Chapter 19. UNIX

Underneath Mac OS X's ravishing exterior beats the heart of one of the oldest operating systems in use today: UNIX. When most folks hear the term "UNIX," they may not necessarily be thinking about computers. However, those who do understand UNIX as being related to computers may exhibit excessive sweating and tremors when the topic arises. Okay, maybe that's a slight exaggeration, but UNIX can be a sore subject with some due to its complexity and foreign nature.

UNIX is one of the most stable and reliable operating systems ever developed. Mac OS X's core software is based on UNIX, which comes in seemingly more flavors and varieties than Baskin Robbins can serve up. The variety of UNIX used in Mac OS X is called Darwin, and even it is a variation of another flavor of UNIX called BSD (Berkeley Software Distribution). Whenever you direct your Mac to perform a task, such as dragging an item from one folder to another or emptying the Trash, you are causing it to carry out an equivalent UNIX command. If you will excuse the gastronomical term, UNIX is the guts of Mac OS X.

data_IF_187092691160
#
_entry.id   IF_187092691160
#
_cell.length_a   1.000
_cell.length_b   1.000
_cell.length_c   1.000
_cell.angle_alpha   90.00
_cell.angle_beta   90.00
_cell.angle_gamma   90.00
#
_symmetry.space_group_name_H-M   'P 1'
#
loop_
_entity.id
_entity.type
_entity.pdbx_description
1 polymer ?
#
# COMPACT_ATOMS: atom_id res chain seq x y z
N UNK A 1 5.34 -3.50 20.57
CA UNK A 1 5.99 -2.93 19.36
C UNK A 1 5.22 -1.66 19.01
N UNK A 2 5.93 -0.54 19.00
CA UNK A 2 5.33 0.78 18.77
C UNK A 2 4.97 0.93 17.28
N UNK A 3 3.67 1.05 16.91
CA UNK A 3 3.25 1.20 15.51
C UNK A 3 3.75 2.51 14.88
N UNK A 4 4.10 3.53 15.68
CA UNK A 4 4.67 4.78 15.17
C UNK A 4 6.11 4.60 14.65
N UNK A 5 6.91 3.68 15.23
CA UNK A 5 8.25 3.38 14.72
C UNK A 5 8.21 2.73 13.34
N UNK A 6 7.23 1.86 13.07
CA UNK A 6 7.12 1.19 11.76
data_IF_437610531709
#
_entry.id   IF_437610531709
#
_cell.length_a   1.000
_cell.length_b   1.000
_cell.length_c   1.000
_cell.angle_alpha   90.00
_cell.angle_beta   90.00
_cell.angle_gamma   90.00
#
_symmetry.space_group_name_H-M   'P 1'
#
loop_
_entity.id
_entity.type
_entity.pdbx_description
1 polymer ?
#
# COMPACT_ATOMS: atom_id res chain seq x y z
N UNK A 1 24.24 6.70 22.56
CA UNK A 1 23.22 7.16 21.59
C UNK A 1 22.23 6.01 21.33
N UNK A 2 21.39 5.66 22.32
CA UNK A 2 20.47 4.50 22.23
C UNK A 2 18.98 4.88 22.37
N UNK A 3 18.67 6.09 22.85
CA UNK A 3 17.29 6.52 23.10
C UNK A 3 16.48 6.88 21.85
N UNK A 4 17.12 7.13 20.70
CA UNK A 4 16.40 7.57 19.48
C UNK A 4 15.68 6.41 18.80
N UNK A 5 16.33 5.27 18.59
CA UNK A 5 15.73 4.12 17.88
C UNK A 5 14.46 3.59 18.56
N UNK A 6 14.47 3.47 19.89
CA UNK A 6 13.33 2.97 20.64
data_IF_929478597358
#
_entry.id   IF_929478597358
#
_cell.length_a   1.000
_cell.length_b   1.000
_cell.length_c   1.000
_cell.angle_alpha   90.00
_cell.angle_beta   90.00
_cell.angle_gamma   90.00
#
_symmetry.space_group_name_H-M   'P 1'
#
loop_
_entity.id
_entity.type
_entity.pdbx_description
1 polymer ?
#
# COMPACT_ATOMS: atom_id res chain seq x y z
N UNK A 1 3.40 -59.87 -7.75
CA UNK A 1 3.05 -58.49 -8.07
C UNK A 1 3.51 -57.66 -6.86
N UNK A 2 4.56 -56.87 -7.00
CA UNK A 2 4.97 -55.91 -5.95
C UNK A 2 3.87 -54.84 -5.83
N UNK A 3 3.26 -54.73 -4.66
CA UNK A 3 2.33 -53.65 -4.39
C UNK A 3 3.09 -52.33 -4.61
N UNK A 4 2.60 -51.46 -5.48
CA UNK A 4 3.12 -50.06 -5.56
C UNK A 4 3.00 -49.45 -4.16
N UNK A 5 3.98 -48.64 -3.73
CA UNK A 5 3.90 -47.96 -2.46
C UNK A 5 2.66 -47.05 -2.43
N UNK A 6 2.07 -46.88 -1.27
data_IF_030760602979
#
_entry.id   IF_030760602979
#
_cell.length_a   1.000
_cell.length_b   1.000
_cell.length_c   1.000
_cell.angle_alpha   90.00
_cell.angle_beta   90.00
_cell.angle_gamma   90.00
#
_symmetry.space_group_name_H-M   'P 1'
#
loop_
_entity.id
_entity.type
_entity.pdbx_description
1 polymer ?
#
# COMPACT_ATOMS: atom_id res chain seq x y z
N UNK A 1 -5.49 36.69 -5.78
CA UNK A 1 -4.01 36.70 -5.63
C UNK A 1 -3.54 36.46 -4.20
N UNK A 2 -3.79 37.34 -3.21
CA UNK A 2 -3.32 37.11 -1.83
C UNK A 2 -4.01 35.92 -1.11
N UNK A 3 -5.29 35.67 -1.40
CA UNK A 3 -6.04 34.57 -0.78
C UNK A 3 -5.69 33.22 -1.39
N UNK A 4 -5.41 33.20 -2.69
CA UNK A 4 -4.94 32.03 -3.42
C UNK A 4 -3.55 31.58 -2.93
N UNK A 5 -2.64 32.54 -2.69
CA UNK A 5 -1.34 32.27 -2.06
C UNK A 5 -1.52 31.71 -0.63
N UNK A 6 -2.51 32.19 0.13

Most of us in this era of graphical user interfaces, or GUIs, are used to pointing and clicking our cursor with a mouse, but up until the mid-1980s this method of interacting with a computer was an alien concept. Prior to that time, if you wanted to use a computer, the keyboard was your only way to give it commands. The ...

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